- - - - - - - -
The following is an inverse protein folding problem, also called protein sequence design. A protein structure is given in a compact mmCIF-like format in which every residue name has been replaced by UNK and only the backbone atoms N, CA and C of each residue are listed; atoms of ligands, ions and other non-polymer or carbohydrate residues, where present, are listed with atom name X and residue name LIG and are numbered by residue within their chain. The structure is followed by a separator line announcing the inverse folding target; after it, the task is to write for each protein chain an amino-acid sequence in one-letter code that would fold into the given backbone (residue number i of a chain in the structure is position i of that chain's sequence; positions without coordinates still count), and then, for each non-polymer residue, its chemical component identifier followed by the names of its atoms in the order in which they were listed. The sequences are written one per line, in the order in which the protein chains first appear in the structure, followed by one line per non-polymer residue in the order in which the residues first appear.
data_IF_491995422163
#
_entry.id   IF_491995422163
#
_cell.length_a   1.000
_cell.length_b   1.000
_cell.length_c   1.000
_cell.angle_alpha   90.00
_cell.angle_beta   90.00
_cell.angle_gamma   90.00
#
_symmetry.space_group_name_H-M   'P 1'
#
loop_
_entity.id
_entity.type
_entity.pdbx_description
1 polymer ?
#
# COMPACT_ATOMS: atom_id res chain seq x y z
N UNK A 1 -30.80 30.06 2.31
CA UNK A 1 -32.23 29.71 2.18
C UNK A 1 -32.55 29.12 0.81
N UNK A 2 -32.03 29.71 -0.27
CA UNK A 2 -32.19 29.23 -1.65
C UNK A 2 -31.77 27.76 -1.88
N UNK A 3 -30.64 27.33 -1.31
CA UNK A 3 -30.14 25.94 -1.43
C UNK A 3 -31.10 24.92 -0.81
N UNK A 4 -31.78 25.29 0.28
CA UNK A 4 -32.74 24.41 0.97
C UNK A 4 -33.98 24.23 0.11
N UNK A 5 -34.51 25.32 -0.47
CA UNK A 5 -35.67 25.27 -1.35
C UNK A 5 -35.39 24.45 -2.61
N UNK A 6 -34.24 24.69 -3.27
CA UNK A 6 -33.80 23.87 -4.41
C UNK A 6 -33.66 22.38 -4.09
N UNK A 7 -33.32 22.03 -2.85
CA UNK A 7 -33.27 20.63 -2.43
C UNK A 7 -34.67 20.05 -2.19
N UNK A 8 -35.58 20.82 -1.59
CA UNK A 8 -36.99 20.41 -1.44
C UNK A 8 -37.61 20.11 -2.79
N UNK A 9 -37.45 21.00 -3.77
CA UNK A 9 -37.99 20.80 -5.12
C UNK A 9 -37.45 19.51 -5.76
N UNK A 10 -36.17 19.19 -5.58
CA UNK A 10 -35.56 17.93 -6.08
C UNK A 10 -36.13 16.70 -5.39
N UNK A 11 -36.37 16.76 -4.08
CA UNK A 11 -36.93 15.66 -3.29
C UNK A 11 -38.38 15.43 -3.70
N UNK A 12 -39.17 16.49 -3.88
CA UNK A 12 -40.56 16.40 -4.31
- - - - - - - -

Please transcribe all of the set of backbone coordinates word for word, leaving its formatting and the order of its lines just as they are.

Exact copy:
The following is an inverse protein folding problem, also called protein sequence design. A protein structure is given in a compact mmCIF-like format in which every residue name has been replaced by UNK and only the backbone atoms N, CA and C of each residue are listed; atoms of ligands, ions and other non-polymer or carbohydrate residues, where present, are listed with atom name X and residue name LIG and are numbered by residue within their chain. The structure is followed by a separator line announcing the inverse folding target; after it, the task is to write for each protein chain an amino-acid sequence in one-letter code that would fold into the given backbone (residue number i of a chain in the structure is position i of that chain's sequence; positions without coordinates still count), and then, for each non-polymer residue, its chemical component identifier followed by the names of its atoms in the order in which they were listed. The sequences are written one per line, in the order in which the protein chains first appear in the structure, followed by one line per non-polymer residue in the order in which the residues first appear.
data_IF_491995422163
#
_entry.id   IF_491995422163
#
_cell.length_a   1.000
_cell.length_b   1.000
_cell.length_c   1.000
_cell.angle_alpha   90.00
_cell.angle_beta   90.00
_cell.angle_gamma   90.00
#
_symmetry.space_group_name_H-M   'P 1'
#
loop_
_entity.id
_entity.type
_entity.pdbx_description
1 polymer ?
#
# COMPACT_ATOMS: atom_id res chain seq x y z
N UNK A 1 -30.80 30.06 2.31
CA UNK A 1 -32.23 29.71 2.18
C UNK A 1 -32.55 29.12 0.81
N UNK A 2 -32.03 29.71 -0.27
CA UNK A 2 -32.19 29.23 -1.65
C UNK A 2 -31.77 27.76 -1.88
N UNK A 3 -30.64 27.33 -1.31
CA UNK A 3 -30.14 25.94 -1.43
C UNK A 3 -31.10 24.92 -0.81
N UNK A 4 -31.78 25.29 0.28
CA UNK A 4 -32.74 24.41 0.97
C UNK A 4 -33.98 24.23 0.11
N UNK A 5 -34.51 25.32 -0.47
CA UNK A 5 -35.67 25.27 -1.35
C UNK A 5 -35.39 24.45 -2.61
N UNK A 6 -34.24 24.69 -3.27
CA UNK A 6 -33.80 23.87 -4.41
C UNK A 6 -33.66 22.38 -4.09
N UNK A 7 -33.32 22.03 -2.85
CA UNK A 7 -33.27 20.63 -2.43
C UNK A 7 -34.67 20.05 -2.19
N UNK A 8 -35.58 20.82 -1.59
CA UNK A 8 -36.99 20.41 -1.44
C UNK A 8 -37.61 20.11 -2.79
N UNK A 9 -37.45 21.00 -3.77
CA UNK A 9 -37.99 20.80 -5.12
C UNK A 9 -37.45 19.51 -5.76
N UNK A 10 -36.17 19.19 -5.58
CA UNK A 10 -35.56 17.93 -6.08
C UNK A 10 -36.13 16.70 -5.39
N UNK A 11 -36.37 16.76 -4.08
CA UNK A 11 -36.93 15.66 -3.29
C UNK A 11 -38.38 15.43 -3.70
N UNK A 12 -39.17 16.49 -3.88
CA UNK A 12 -40.56 16.40 -4.31